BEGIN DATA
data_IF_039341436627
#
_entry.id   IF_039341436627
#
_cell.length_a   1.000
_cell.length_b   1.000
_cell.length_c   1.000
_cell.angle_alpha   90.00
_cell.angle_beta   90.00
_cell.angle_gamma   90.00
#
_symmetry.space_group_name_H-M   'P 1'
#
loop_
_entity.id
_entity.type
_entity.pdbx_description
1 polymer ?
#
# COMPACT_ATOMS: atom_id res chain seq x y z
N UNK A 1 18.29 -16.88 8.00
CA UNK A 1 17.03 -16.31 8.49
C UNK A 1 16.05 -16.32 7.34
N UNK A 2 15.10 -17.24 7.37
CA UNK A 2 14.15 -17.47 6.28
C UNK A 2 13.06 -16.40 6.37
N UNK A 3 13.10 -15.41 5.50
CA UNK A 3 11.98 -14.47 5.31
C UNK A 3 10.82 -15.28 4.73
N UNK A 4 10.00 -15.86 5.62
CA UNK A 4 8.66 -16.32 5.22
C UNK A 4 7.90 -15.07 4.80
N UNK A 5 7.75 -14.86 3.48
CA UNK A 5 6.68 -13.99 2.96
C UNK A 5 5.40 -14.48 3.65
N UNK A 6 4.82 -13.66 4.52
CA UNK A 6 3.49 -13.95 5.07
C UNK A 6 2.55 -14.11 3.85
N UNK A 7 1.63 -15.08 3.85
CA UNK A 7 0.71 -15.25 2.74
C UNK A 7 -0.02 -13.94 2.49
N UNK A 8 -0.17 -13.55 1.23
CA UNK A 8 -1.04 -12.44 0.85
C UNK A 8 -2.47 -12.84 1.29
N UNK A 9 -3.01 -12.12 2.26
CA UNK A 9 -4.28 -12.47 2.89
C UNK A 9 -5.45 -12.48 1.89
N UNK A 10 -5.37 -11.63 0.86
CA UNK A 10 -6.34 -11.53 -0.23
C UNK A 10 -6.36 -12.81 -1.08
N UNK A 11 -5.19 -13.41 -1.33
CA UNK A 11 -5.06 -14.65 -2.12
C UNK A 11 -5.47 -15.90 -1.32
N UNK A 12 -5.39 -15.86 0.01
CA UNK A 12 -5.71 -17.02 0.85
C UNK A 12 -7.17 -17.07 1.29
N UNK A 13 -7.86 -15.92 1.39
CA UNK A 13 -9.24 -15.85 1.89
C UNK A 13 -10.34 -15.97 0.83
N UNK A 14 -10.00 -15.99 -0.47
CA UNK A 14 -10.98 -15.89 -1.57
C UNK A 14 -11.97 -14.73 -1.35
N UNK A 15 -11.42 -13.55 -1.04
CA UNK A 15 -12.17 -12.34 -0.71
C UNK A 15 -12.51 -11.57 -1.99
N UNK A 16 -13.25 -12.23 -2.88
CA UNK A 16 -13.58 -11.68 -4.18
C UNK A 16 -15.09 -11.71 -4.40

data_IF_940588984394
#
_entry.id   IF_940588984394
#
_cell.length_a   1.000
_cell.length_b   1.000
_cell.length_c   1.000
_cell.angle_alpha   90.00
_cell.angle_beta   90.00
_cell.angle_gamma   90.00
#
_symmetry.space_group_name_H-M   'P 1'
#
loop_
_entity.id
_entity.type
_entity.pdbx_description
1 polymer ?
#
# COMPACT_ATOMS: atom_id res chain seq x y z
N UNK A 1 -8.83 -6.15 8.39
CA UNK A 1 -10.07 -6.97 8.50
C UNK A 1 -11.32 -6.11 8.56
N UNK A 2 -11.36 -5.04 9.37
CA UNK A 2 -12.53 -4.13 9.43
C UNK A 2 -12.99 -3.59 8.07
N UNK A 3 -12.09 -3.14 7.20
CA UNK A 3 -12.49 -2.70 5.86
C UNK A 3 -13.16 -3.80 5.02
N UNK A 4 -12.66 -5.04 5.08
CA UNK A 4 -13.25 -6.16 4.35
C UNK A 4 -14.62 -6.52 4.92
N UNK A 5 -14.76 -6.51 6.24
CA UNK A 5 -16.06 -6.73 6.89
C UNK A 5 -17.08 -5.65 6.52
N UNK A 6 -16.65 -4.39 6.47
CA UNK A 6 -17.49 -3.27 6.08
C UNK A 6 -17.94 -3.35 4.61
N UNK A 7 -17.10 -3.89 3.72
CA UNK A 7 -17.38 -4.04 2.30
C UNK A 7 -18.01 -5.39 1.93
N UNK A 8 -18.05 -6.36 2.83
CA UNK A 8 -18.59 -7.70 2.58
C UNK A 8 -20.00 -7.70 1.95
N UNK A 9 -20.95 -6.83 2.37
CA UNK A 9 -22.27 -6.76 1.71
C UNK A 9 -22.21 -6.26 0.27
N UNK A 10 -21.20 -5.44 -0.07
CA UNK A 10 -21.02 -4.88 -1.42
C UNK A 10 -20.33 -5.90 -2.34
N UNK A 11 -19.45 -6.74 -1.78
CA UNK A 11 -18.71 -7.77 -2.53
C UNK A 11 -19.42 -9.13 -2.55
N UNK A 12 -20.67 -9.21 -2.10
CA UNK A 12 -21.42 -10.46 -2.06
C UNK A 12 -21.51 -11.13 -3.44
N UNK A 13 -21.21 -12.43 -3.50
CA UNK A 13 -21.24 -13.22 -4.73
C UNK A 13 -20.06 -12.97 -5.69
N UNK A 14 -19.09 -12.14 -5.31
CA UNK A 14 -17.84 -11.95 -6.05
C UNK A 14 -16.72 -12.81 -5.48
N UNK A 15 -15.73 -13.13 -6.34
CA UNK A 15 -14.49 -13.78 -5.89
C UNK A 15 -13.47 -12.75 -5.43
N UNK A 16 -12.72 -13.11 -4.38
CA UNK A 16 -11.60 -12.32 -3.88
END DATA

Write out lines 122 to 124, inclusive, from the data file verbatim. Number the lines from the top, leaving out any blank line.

N UNK A 12 -20.67 -9.21 -2.10
CA UNK A 12 -21.42 -10.46 -2.06
C UNK A 12 -21.51 -11.13 -3.44